• Webster's Revised Unabridged Dictionary
    • n Sippet A small sop; a small, thin piece of toasted bread soaked in milk, broth, or the like; a small piece of toasted or fried bread cut into some special shape and used for garnishing. "Your sweet sippets in widows' houses."
    • ***
Century Dictionary and Cyclopedia
    • n sippet A little sip or sup.
    • n sippet Anything soaked or dipped in a liquid before being eaten; a sop; especially, in the plural, bread cut into small pieces and served in milk or broth. In modern cookery the term is applied to small pieces of toasted or fried bread served with soup or with minced meat.
    • n sippet A fragment; a bit.
    • ***
Chambers's Twentieth Century Dictionary
    • n Sippet sip′et a small sop:
    • n Sippet sip′et (pl.) morsels of bread served in broth, &c
    • ***


Webster's Revised Unabridged Dictionary
See Sip Sop


In literature:

Trust me, we shall be able to dip our sippets into the yolks easily enough.
"Off on a Comet" by Jules Verne
Scoffing up stewgravy with sopping sippets of bread.
"Ulysses" by James Joyce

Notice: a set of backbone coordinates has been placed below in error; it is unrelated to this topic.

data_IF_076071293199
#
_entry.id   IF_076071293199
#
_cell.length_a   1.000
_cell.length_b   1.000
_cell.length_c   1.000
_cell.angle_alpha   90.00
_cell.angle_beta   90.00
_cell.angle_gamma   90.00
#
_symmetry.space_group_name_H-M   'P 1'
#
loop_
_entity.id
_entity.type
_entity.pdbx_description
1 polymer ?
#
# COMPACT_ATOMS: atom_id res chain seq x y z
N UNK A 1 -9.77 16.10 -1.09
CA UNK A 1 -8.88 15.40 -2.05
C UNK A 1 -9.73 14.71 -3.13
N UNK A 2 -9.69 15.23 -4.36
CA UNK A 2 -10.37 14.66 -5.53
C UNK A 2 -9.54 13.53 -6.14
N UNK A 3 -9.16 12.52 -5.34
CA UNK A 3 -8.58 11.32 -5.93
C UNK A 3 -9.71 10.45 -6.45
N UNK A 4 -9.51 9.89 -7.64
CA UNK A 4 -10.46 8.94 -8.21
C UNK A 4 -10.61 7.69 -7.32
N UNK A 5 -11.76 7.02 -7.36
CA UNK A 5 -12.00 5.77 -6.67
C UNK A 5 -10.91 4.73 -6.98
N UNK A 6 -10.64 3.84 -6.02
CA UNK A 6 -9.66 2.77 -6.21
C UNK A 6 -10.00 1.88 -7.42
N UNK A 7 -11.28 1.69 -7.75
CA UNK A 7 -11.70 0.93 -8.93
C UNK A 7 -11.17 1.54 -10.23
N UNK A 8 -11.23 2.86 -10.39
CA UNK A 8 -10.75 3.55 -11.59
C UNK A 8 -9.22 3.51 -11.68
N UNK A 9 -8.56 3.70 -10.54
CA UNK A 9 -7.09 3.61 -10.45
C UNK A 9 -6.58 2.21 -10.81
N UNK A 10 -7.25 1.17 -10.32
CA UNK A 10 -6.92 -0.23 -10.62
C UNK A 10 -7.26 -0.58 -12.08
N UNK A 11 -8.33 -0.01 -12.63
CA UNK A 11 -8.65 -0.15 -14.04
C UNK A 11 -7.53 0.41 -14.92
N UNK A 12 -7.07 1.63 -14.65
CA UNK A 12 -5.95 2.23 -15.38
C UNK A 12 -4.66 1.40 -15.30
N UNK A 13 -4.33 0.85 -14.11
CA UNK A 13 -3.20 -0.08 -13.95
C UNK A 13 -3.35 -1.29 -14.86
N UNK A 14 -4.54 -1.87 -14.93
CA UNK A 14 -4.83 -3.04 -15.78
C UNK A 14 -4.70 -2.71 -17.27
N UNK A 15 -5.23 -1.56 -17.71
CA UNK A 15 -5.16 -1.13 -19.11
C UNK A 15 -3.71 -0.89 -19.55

Send it to table with sippets or three-cornered pieces of toasted bread, lain all round the dish.
"Directions for Cookery, in its Various Branches" by Eliza Leslie
Serve it with bread sippets.
"Enquire Within Upon Everything" by Anonymous
When thoroughly hot, pile in hot dish, and garnish with sippets fried bread or toast.
"The Story of Crisco" by Marion Harris Neil
Rosalie, with her back turned to the door, was occupied in cutting some long sippets of bread for him.
"A Love Episode" by Emile Zola
Lastly, add the lemon juice, and serve the soup with sippets of toast.
"The Allinson Vegetarian Cookery Book" by Thomas R. Allinson
Stir it gently around and around for a few moments and serve, garnished with sippets of toast.
"The Whitehouse Cookbook (1887)" by Mrs. F.L. Gillette
Serve in a hot dish, garnished with sippets of toasted bread.
"Burroughs' Encyclopaedia of Astounding Facts and Useful Information, 1889" by Barkham Burroughs
Serve them up with Sippets, and no more Liquor, then will serve them up; you must put Salt in all the Puddings.
"The Closet of Sir Kenelm Digby Knight Opened" by Kenelm Digby